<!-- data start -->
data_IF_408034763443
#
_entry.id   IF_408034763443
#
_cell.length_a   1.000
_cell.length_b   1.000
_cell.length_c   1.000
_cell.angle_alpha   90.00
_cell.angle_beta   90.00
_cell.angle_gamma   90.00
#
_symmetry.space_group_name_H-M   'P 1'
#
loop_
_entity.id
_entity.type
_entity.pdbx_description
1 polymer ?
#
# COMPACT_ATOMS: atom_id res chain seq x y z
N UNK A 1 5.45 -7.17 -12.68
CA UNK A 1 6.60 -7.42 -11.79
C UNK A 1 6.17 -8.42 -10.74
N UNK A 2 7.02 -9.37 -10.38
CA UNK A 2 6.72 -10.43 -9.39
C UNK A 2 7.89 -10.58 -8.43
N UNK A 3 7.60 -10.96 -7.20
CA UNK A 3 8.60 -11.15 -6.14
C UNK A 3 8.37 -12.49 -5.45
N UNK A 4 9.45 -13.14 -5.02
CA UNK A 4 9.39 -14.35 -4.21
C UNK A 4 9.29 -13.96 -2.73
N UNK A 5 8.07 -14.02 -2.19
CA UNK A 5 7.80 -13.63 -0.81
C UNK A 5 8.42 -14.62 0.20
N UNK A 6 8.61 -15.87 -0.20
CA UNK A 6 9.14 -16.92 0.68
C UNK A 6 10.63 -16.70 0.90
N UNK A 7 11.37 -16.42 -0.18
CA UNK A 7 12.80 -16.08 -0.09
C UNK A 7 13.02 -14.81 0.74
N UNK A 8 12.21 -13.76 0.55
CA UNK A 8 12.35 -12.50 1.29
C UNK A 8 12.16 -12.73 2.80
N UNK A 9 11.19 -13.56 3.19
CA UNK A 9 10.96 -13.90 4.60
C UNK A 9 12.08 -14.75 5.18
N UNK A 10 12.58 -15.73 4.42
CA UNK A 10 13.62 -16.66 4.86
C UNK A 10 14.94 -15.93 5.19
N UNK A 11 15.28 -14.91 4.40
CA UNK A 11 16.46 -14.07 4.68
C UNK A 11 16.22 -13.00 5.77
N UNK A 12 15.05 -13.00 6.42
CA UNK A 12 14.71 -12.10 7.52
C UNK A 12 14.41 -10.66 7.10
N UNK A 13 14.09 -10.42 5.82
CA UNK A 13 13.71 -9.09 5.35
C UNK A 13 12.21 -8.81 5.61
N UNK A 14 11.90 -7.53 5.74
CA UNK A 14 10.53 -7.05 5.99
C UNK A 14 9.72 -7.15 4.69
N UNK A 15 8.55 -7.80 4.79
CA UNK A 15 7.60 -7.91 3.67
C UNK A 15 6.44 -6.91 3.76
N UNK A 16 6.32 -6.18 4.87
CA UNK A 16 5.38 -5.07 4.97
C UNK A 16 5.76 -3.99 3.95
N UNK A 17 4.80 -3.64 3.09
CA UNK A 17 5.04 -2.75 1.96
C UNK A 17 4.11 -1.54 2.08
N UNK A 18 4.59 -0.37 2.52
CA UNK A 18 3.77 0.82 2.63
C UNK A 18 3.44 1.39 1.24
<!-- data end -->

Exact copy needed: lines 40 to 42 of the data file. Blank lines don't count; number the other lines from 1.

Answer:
CA UNK A 7 12.80 -16.08 -0.09
C UNK A 7 13.02 -14.81 0.74
N UNK A 8 12.21 -13.76 0.55